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Modelling and Simulation in Engineering
Volume 2008 (2008), Article ID 937542, 10 pages
Research Article

Open-Source Software in Computational Research: A Case Study

1National Energy Technology Laboratory, P.O. Box 880, Morgantown, WV 26507, USA
2Aeolus Research Inc., 18 Cecil Drive, Dunbar, PA 15431, USA
3Oak Ridge National Laboratory, Building 6012, MS-6367, RM-101, Oak Ridge, TN 37831, USA

Received 11 February 2008; Accepted 11 March 2008

Academic Editor: Andreas Tolk

Copyright © 2008 Madhava Syamlal et al. This is an open access article distributed under the Creative Commons Attribution License, which permits unrestricted use, distribution, and reproduction in any medium, provided the original work is properly cited.


A case study of open-source (OS) development of the computational research software MFIX, used for multiphase computational fluid dynamics simulations, is presented here. The verification and validation steps required for constructing modern computational software and the advantages of OS development in those steps are discussed. The infrastructure used for enabling the OS development of MFIX is described. The impact of OS development on computational research and education in gas-solids flow, as well as the dissemination of information to other areas such as geophysical and volcanology research, is demonstrated. This study shows that the advantages of OS development were realized in the case of MFIX: verification by many users, which enhances software quality; the use of software as a means for accumulating and exchanging information; the facilitation of peer review of the results of computational research.

1. Introduction

Open-source (OS) software is ubiquitous; knowingly or unknowingly, the present reader is likely to be making use of OS software embedded in a gadget or device while reading this paper. Just as in software applications, OS software is making an impact on computational research as well. In this paper, we examine the role of OS software development in computational research in engineering. It is not certain that the advantages of OS development demonstrated in application software such as Linux and Apache can be realized in the case of computational research software. To address that question, we present a case study of the computational research software Multiphase Flow with Interphase eXchanges (MFIX). Since 2001, the source code of MFIX is being distributed to users that register at the MFIX website. MFIX license, however, does not strictly conform to currently accepted standards for OS licenses. Nevertheless, the license has clearly allowed the advantages of OS development to be studied (see the discussion in Section 3.1). (MFIX license is expected to be changed into a form similar to MIT open-source software license.) We discuss how OS development facilitates software verification, model validation, peer review of computational results, and the accumulation and exchange of information in computational research.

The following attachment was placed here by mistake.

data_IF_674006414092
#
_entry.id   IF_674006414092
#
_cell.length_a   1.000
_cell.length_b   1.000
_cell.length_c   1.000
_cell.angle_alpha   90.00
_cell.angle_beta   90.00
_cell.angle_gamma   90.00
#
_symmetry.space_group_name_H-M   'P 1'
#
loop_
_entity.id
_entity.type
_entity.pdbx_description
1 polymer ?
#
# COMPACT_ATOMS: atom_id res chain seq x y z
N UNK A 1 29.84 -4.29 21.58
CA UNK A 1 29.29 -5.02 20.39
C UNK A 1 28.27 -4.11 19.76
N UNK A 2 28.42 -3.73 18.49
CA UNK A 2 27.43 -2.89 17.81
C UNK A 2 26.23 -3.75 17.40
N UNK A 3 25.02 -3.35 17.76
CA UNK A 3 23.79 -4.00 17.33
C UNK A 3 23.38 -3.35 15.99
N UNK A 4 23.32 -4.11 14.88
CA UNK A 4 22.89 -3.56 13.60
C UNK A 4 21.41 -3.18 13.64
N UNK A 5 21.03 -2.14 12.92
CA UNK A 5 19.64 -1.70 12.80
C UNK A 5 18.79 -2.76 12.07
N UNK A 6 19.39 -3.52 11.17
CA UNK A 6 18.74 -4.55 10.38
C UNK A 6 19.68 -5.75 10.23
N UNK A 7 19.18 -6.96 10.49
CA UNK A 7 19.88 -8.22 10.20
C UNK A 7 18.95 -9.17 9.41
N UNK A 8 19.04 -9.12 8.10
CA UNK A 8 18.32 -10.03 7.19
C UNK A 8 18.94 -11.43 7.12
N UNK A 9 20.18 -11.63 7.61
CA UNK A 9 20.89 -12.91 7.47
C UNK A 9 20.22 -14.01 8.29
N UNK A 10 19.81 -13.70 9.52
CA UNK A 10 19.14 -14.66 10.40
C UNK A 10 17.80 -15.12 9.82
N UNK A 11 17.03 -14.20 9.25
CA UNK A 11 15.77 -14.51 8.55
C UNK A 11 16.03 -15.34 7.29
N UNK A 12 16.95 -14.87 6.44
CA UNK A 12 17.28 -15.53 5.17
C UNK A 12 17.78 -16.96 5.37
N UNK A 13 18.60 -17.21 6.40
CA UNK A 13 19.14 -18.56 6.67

The term open-source software came into existence in 1998 although such software has existed from the early 1990s [1, 2]. Its main feature is that users have access to the source code, and they may study or augment the code to change the software’s functionality. One year before this term was coined in 1997, a lesser-known term, Bazaar development process, was proposed to label the community style software development facilitated by the internet. Users can have access to the source code and also watch and contribute to the development of the software. This development process has revolutionized software development, as exemplified by highly successful software products such as the operating system Linux and the web-server Apache.

Research communities, for example, in radiology [3, 4], as well as drug discovery and bioinformatics [5, 6] have been early adopters of this development process. The economic and motivational questions, promises, and pitfalls surrounding OS development are being debated in archival journals, for example, [311]. Surprisingly, to the best of our knowledge, nothing has been reported in engineering journals about the role of OS development in computational research, which is the topic of this paper. Because of the smaller number of researchers involved in computational science and engineering, not only the effectiveness but also the sustainability of the OS development process is in question.

The discussion in this case study pertains only to software used for computational research; that is, software used for the development of mathematical models and numerical techniques. Our discussion does not pertain to the end-use of engineering software for the analysis and troubleshooting of devices used in industry or in a laboratory. In those cases, the simulation results are used for designing or troubleshooting a device and neither the mathematical models nor the numerical techniques underlying the software per se are the object of the investigation.